WARSAW, June 20 (Xinhua) -- Poland is confident of its competitiveness in the promising global nano-satellite market, as a Polish company plans to send over 1,000 nano-satellites into space by 2026, two of which are already waiting for deployment at the International Space Station.
NANO-SATELLITES MORE POPULAR
Nano-satellites are increasingly popular with governmental organisations, startups and educational institutions, as their small size (one to 10 kilograms) means they come at a fraction of the cost of conventional satellites while offering competitive services.
"This market is changing very fast. Everybody says we will be surrounded by constellations of micro and nano-satellites. Here a window of opportunity is opening for Poland," Jadwiga Emilewicz, minister of entrepreneurship and technology, told Polish media recently.
"Our ambition today is that some of our Polish companies become partners for the most important firms and cosmic agencies, which spend the most on cosmic technology," Emilewicz said.
The first Polish nano-satellite, PW-Sat, created by students at the Warsaw University of Technology, was launched in 2012. Six projects related to the construction of micro and nano-satellites are currently being pursued in Poland, the Polish Space Agency (PAK) reported in January.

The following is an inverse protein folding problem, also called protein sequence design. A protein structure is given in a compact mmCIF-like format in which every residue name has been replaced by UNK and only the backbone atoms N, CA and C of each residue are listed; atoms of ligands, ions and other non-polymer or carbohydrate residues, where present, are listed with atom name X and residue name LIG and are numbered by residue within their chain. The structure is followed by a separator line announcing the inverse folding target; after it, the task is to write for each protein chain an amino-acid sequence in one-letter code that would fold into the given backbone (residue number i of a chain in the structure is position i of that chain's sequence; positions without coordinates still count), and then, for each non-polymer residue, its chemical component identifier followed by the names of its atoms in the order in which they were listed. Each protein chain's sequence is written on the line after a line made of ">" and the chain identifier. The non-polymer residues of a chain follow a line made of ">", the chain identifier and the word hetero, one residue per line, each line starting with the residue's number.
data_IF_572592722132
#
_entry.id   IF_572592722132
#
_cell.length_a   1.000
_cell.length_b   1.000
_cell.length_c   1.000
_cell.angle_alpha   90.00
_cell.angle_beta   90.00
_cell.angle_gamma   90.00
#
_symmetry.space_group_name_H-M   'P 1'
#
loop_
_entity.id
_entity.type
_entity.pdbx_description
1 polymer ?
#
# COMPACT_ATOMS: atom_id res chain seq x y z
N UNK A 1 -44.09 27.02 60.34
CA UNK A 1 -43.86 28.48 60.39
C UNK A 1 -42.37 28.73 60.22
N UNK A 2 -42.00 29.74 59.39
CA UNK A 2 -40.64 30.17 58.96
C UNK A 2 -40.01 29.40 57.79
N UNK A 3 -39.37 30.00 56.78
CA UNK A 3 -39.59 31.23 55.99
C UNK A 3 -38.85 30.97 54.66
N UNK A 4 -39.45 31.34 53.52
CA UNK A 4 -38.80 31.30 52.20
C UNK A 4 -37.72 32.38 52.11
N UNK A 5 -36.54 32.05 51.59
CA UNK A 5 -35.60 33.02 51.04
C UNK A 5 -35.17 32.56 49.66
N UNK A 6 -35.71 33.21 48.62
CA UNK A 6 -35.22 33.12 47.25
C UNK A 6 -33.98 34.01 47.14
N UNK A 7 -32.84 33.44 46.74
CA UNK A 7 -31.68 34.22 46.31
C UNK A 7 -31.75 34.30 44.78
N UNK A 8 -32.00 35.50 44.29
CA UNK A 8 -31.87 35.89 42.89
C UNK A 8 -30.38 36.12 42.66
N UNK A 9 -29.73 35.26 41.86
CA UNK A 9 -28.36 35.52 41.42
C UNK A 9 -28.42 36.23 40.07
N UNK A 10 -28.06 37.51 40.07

"Micro-satellite platforms and the integration of small satellites -- this is one of the specialties of the Polish space industry," Anna Stanczyk, advisor to the president of the Polish Space Agency, told Xinhua lately.
"The domestic space sector, although relatively young, is very ambitious and is developing intensively. In the last years, seven Polish nano-satellites have been launched into space," Stanczyk said.
STARTUP AIMING HIGH
Established in 2016 in the southern city of Wroclaw, SatRevolution "plans to become Poland's first satellite integrator -- a company capable of developing complete satellites on its own," SatRevolution CEO Grzegorz Zwolinski told Xinhua.
The company is currently developing a constellation of 1,024 nano-satellites called REC (Real-time Earth-observation Constellation), which it plans to launch into the Earth's orbit by 2026 and which will be able to take and process images of every place on Earth with 50 cm resolution and 30-minute refresh time.
The constellation "would allow 100 times mass and cost reduction compared to traditional satellites," Zwolinski said.
The constellation is being developed using CubeSat standards, developed by the California Polytechnic State University and Stanford University with the original purpose of ensuring affordable access to space for university researchers.
This year, two nano-satellites of SatRevolution -- Swiatowid, developed by the company itself, and KRAKsat, co-developed with the University of Science and Technology at the Jagiellonian University in Krakow -- were sent to the International Space Station from NASA's Wallops Flight Facility in Virginia, U.S. The satellites are currently waiting to be deployed.